The original Complete Streets resolution, submitted by the Transportation Advisory Board in December, directs the city to plan and design future street projects to accommodate “pedestrians, bicyclists, and public transit riders of all ages and abilities, amongst vehicular traffic.”

House Transportation Bill Would Eliminate Dedicated Bike/Ped Funding

January 31, 2012 in Complete Streets by bikewalkadmin

Congressman John Mica (R-FL) photo: U.S. Government

WASHINGTON, D.C. – Congressman John Mica (R-FL) announced the introduction of the American Energy and Infrastructure Jobs Act that will eliminate dedicated funding for bicycle and pedestrian projects. The League of American Bicyclists has sent out an email asking supporters of bike/ped projects to contact their representatives:

The proposed bill eliminates dedicated funding for bicycling and walking as we feared, and it goes much further and systematically removes bicycling from the Federal transportation program. It basically eliminates our status and standing in the planning and design of our transportation system — a massive step backwards for individuals, communities and our nation. It’s a step back to a 1950s highway- and auto-only program that makes no sense in the 21st century.

The bill reverses 20 years of progress by:

  • destroying Transportation Enhancements by making it optional;
  • repealing the Safe Routes to School program, reversing years of progress in creating safe ways for kids to walk and ride bicycles to school;
  • allowing states to build bridges without safe access for pedestrians and bicycles;
  • eliminating bicycle and pedestrian coordinators in state DOTs; and
  • eliminating language that insures that rumble strips “do not adversely affect the safety or mobility of bicyclists, pedestrians or the disabled.”

On Thursday, the House Transportation and Infrastructure (T&I) Committee will mark-up the bill and Representatives Petri (R-WI) and Johnson (R-IL) will sponsor an amendment that restores dedicated funding for Transportation Enhancements and Safe Routes to School. Representatives Petri and Johnson can only be successful if everyone with a stake in safe sidewalks, crosswalks, and bikeways contacts their representative today.

 

Complete Streets Resolution Modifications Presented to City Council

January 31, 2012 in Complete Streets by bikewalkadmin

UPDATE: Bike Walk Tulsa has obtained the revised draft of the Complete Streets resolution discussed in today’s meeting:
Staff Revised RESOLUTION for Complete Streets
Transportation Advisory Board’s Original Complete Streets Resolution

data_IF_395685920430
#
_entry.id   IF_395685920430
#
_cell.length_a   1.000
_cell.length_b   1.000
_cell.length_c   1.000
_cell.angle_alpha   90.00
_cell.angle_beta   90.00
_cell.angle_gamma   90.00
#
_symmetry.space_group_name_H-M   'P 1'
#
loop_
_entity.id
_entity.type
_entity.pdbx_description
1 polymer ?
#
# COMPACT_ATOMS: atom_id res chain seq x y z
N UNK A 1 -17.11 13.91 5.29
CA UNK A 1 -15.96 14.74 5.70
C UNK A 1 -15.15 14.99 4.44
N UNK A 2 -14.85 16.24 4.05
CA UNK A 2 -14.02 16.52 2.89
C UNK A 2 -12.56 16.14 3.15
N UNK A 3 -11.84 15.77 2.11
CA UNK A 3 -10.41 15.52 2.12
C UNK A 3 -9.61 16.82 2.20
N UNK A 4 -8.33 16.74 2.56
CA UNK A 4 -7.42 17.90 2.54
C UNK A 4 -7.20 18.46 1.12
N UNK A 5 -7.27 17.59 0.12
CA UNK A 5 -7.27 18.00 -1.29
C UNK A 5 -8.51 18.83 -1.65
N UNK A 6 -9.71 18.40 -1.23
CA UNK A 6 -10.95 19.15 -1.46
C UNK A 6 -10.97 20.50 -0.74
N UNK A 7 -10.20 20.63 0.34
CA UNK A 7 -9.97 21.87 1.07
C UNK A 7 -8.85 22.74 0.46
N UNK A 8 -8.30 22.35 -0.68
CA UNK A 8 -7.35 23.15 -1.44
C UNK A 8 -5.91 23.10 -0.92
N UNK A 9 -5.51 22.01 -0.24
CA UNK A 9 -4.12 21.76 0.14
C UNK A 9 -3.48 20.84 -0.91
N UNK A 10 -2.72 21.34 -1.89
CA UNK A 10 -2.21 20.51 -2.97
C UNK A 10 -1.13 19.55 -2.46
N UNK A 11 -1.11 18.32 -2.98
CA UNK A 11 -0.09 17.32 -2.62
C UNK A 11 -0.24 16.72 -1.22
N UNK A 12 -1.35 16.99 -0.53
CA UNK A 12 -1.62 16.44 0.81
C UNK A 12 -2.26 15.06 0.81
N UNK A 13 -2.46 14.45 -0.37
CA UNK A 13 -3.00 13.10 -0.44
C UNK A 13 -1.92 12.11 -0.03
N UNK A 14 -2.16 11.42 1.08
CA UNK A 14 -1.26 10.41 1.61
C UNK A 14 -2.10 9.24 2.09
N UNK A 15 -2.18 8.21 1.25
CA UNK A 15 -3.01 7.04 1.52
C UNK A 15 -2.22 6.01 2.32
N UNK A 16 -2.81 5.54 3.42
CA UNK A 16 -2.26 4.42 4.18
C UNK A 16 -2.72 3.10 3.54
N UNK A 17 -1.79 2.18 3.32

TULSA – The City of Tulsa’s Engineering Department and Planning Department presented modifications to a proposed Complete Streets resolution to the City Council in Tuesday’s Public Works Committee meeting.

The modified resolution is scheduled to be read at Thursday’s City Council meeting. At that point, councilors can suggest changes to the language of the resolution.

The original Complete Streets resolution, submitted by the Transportation Advisory Board in December, directs the city to plan and design future street projects to accommodate “pedestrians, bicyclists, and public transit riders of all ages and abilities, amongst vehicular traffic.”

Councilor G.T. Bynum questioned Planning Director, Dawn Warrick, and Engineering Services Director, Paul Zachary, about a number of paragraphs that were deleted from the original document.

“We went through and cut out what we believe is somewhat repetition. Some of the comments referenced what other people are doing, which didn’t really have anything to do with the subject of Complete Streets,” said Zachary.

“What we read when we saw the [Transportation Advisory Board's] version of it, it was a combination of a resolution and, I want to say, almost a white paper. It almost defined what Complete Streets were at some length.”

Zachary later went on to say, “we thought we were streamlining it without taking apart or diminishing the intent of the resolution.”

Warrick said implementation of Complete Streets would be a joint effort between engineering staff and planning staff. Short of explicitly naming specific departments, the names of which change under reorganizations, the resolution charges “city staff” with the responsibility for implementation.

Councilor Bynum, desiring clarification, requested an updated draft to indicate specifically who would be responsible for implementing the resolution.

Warrick proposed language such as “those staff responsible for implementation of [the comprehensive plan] and for design and implementation of street projects.”

Councilor Blake Ewing raised concerns over the language of the resolution that stated Complete Streets would be implemented “when possible.”

“What I don’t want to have happen is that we do this great plan, and then that one line becomes a vehicle at some point in the future for someone to say, ‘well, the resolution said only when possible,’” said Ewing.

Councilor Bynum suggested the planning department report back to the council quarterly with progress on implementation of the comprehensive plan.

“We don’t want this to be something that gets passed and then you never hear about again,” said Bynum.